Who died as a result of the tsunami? – Risk factors of mortality among internally displaced persons in Sri Lanka: a retrospective cohort analysis
- Equal contributors
1 Research Center for Tropical Infectious Diseases, Institute of Tropical Medicine, Nagasaki University, Nagasaki, Japan
2 Department of Community Medicine, Faculty of Medicine, University of Peradeniya, Kandy, Sri Lanka
BMC Public Health 2006, 6:73 doi:10.1186/1471-2458-6-73Published: 20 March 2006
Describing adverse health effects and identifying vulnerable populations during and after a disaster are important aspects of any disaster relief operation. This study aimed to describe the mortality and related risk factors which affected the displaced population over a period of two and a half months after the 2004 Indian Ocean tsunami in an eastern coastal district of Sri Lanka.
A cross-sectional household survey was conducted in 13 evacuation camps for internally displaced persons (IDP). Information on all pre-tsunami family members was collected from householders, and all deaths which occurred during the recall period (77 to 80 days starting from the day of the tsunami) were recorded. The distribution of mortality and associated risk factors were analysed. Logistic regression modelling using the generalized estimating equations method was applied in multivariate analysis.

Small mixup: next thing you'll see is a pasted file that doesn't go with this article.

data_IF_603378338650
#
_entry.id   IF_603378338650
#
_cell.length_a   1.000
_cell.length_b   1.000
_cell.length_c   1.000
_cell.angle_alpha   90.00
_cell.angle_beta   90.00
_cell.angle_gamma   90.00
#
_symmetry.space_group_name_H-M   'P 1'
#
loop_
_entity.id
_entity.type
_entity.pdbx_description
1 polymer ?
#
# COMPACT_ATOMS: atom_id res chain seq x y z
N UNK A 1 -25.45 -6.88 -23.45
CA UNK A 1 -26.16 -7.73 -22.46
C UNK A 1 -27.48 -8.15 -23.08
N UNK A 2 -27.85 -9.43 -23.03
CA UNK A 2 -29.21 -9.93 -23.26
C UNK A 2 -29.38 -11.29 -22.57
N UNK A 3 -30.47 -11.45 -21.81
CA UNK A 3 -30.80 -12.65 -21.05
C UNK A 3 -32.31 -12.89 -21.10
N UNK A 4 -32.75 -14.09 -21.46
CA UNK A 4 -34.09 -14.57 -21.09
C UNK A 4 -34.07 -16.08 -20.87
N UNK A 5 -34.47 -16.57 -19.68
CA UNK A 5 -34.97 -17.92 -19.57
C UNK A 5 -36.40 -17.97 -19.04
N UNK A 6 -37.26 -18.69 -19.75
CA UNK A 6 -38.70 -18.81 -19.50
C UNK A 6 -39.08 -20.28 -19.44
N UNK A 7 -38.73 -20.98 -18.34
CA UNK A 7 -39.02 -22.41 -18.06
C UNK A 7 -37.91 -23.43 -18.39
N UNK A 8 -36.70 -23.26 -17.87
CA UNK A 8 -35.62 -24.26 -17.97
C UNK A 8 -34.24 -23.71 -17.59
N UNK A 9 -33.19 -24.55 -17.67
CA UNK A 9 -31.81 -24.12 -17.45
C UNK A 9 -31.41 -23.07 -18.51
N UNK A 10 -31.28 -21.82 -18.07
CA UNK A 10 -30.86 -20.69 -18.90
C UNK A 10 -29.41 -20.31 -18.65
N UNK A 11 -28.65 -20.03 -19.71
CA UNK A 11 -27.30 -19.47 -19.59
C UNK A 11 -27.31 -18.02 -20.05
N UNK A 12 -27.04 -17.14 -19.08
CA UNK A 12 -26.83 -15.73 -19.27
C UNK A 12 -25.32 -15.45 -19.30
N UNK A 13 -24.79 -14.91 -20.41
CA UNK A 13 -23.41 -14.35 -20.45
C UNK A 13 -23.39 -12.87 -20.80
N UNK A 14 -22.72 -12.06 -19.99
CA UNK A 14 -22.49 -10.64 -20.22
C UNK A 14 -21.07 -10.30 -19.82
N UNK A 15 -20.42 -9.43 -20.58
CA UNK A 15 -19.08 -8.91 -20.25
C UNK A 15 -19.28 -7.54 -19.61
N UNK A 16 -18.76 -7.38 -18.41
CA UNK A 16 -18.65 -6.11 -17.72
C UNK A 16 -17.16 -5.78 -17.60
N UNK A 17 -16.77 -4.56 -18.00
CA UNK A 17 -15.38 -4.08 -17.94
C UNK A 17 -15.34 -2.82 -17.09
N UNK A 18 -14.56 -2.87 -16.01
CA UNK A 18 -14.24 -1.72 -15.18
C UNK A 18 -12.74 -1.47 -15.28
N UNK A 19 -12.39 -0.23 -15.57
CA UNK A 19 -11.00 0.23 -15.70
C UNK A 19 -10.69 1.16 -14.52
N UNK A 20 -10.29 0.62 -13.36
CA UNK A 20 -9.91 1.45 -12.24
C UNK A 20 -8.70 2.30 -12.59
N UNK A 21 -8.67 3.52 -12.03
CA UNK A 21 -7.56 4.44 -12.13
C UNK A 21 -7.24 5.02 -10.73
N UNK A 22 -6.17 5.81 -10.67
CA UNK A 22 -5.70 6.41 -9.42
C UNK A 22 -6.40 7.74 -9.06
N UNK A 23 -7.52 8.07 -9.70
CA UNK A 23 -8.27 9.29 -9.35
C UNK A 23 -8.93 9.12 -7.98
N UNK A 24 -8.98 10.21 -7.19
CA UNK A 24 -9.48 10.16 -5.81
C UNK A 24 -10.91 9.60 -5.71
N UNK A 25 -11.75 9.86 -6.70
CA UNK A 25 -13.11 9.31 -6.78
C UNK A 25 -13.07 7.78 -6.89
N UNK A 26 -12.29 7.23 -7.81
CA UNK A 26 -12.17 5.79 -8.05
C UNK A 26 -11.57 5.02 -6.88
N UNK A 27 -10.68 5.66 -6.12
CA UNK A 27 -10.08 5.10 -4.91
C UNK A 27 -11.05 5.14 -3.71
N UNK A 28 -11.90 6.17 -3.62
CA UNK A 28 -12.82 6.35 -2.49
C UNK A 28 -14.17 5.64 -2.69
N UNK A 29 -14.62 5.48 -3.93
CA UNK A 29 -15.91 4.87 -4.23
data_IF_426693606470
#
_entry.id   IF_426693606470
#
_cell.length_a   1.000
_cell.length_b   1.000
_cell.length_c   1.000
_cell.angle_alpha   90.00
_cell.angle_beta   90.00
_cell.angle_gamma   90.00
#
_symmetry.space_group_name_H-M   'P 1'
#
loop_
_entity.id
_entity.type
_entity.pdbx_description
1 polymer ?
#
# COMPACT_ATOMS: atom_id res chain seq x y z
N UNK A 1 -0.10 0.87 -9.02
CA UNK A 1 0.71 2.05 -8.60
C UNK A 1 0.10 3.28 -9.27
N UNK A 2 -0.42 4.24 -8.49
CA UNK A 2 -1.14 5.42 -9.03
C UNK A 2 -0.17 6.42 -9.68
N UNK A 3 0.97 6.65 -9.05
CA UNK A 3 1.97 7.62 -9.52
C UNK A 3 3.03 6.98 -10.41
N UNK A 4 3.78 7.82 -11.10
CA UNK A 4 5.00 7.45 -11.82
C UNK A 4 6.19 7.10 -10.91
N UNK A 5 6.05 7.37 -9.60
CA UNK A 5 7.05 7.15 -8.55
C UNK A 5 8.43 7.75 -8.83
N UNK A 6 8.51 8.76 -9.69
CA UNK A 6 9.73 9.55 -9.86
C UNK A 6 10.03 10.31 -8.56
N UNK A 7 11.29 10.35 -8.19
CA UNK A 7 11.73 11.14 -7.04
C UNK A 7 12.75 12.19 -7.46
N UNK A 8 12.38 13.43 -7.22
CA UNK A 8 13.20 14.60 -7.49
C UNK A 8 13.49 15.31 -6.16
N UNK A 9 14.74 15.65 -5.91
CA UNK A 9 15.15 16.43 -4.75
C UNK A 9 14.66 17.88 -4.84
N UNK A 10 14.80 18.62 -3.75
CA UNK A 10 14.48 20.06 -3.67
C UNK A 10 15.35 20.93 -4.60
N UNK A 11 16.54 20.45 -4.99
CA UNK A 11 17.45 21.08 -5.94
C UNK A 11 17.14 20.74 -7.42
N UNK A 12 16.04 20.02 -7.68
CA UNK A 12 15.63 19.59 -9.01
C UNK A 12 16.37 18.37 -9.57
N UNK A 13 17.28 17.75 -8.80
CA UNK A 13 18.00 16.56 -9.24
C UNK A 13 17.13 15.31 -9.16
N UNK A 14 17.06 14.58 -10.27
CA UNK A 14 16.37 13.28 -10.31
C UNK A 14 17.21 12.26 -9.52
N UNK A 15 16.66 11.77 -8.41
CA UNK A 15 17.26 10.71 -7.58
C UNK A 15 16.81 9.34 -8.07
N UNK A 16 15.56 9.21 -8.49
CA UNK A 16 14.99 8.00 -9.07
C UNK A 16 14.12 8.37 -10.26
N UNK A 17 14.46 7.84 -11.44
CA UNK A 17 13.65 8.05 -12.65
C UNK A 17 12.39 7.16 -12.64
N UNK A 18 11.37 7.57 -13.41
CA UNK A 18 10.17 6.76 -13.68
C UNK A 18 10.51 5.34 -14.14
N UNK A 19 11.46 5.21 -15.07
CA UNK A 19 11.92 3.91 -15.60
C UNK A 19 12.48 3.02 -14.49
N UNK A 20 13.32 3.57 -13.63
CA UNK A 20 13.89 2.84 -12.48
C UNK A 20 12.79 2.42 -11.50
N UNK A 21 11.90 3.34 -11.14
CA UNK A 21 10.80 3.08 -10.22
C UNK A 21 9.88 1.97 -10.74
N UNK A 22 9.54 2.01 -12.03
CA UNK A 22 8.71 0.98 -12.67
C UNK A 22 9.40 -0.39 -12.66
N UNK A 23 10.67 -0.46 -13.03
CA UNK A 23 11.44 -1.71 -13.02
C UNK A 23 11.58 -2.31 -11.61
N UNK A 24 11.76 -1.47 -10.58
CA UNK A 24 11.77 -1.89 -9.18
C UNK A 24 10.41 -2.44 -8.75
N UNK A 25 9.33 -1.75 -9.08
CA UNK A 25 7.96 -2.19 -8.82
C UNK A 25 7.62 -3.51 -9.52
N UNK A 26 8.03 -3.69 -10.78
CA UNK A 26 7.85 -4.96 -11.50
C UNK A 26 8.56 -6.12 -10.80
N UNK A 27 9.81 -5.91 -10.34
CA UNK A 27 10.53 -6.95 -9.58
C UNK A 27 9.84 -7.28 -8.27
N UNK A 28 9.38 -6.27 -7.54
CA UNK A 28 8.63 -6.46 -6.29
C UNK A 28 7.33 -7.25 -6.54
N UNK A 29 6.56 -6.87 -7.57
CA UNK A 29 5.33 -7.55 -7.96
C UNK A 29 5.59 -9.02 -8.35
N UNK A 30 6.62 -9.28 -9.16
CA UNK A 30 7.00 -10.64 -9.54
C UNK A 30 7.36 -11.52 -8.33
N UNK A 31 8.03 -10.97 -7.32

Overall mortality rate out of 3,533 individuals from 859 households was 12.9% (446 deaths and 11 missing persons). The majority of the deaths occurred during and immediately after the disaster. A higher mortality was observed among females (17.5% vs. 8.2% for males, p < 0.001), children and the elderly (31.8%, 23.7% and 15.3% for children aged less than 5 years, children aged 5 to 9 years and adults over 50 years, respectively, compared with 7.4% for adults aged 20 to 29 years, p < 0.001). Other risk factors, such as being indoors at the time of the tsunami (13.8% vs. 5.9% outdoors, p < 0.001), the house destruction level (4.6%, 5.5% and 14.2% in increasing order of destruction, p < 0.001) and fishing as an occupation (15.4% vs. 11.2% for other occupations, p < 0.001) were also significantly associated with increased mortality. These correlations remained significant after adjusting for the confounding effects by multivariate analysis.
A significantly high mortality was observed in women and children among the displaced population in the eastern coastal district of Sri Lanka who were examined by us. Reconstruction activities should take into consideration these changes in population structure.